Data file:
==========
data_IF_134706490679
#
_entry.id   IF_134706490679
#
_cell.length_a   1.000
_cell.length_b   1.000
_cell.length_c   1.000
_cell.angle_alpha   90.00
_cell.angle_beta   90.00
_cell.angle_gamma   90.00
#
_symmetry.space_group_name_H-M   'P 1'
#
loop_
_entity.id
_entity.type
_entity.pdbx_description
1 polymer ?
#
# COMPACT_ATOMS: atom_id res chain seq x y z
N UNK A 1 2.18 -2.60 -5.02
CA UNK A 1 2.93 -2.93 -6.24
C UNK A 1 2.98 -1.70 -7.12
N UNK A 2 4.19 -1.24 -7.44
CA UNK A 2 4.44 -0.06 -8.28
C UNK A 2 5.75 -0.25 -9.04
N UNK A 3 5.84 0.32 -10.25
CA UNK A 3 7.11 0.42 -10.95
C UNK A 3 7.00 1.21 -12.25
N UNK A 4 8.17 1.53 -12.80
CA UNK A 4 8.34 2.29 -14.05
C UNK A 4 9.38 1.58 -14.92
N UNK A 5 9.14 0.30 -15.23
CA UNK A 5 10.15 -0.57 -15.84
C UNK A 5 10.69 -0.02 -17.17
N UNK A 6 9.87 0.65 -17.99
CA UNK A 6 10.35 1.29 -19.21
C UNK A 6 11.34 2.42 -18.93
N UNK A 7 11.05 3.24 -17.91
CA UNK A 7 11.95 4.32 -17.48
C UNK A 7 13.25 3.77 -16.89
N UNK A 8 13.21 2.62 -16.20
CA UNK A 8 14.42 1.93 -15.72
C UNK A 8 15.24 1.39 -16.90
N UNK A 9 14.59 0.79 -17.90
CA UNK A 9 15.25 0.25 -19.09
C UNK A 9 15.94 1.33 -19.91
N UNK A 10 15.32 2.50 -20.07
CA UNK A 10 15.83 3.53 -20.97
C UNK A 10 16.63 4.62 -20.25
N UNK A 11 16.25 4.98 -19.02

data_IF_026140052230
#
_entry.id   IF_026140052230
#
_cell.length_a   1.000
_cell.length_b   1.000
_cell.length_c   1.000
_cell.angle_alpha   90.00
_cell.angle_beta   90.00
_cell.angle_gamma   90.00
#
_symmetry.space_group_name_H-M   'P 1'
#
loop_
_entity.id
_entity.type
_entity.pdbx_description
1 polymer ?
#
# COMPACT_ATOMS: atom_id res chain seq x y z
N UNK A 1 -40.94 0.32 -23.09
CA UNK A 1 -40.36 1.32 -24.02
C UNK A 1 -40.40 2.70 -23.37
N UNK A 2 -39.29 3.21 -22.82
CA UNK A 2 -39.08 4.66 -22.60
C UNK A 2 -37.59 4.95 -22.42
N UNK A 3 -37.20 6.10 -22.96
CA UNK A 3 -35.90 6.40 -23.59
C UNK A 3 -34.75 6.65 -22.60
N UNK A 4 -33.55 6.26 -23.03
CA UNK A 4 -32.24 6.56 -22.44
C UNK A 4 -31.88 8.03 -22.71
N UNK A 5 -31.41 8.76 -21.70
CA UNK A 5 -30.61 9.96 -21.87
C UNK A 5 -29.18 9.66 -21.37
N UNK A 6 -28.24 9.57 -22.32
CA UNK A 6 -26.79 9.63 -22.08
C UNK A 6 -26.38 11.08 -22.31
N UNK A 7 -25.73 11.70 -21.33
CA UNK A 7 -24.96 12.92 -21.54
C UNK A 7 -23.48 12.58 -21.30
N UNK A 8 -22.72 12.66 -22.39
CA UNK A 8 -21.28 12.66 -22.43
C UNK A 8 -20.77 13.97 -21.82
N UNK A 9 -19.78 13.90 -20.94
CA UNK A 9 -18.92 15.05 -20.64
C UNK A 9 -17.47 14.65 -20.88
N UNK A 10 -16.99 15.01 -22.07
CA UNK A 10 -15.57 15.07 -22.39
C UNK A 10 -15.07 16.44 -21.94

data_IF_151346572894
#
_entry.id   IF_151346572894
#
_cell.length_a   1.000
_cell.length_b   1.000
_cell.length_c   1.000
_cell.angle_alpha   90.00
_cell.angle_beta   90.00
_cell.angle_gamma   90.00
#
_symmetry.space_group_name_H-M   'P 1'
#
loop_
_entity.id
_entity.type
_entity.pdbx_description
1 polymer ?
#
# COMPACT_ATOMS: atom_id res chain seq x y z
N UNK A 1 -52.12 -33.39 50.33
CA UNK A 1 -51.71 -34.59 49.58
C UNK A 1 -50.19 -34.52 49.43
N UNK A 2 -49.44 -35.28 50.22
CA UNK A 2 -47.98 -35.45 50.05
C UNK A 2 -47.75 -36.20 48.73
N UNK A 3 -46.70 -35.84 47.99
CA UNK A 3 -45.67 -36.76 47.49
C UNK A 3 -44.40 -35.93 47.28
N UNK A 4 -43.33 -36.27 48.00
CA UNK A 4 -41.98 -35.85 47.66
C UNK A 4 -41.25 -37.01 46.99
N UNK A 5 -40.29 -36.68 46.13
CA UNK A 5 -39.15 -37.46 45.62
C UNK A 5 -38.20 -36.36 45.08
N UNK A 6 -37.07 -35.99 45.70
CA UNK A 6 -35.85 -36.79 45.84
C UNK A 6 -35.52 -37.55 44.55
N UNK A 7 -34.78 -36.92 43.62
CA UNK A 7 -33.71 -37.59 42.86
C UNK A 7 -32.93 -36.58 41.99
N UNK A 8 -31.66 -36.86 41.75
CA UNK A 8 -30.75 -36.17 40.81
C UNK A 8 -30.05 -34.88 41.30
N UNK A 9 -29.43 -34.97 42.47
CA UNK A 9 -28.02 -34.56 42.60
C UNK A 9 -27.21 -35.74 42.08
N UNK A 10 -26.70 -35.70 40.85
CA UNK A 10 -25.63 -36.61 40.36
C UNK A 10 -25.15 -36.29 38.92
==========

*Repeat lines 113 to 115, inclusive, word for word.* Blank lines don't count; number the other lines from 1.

_symmetry.space_group_name_H-M   'P 1'
#
loop_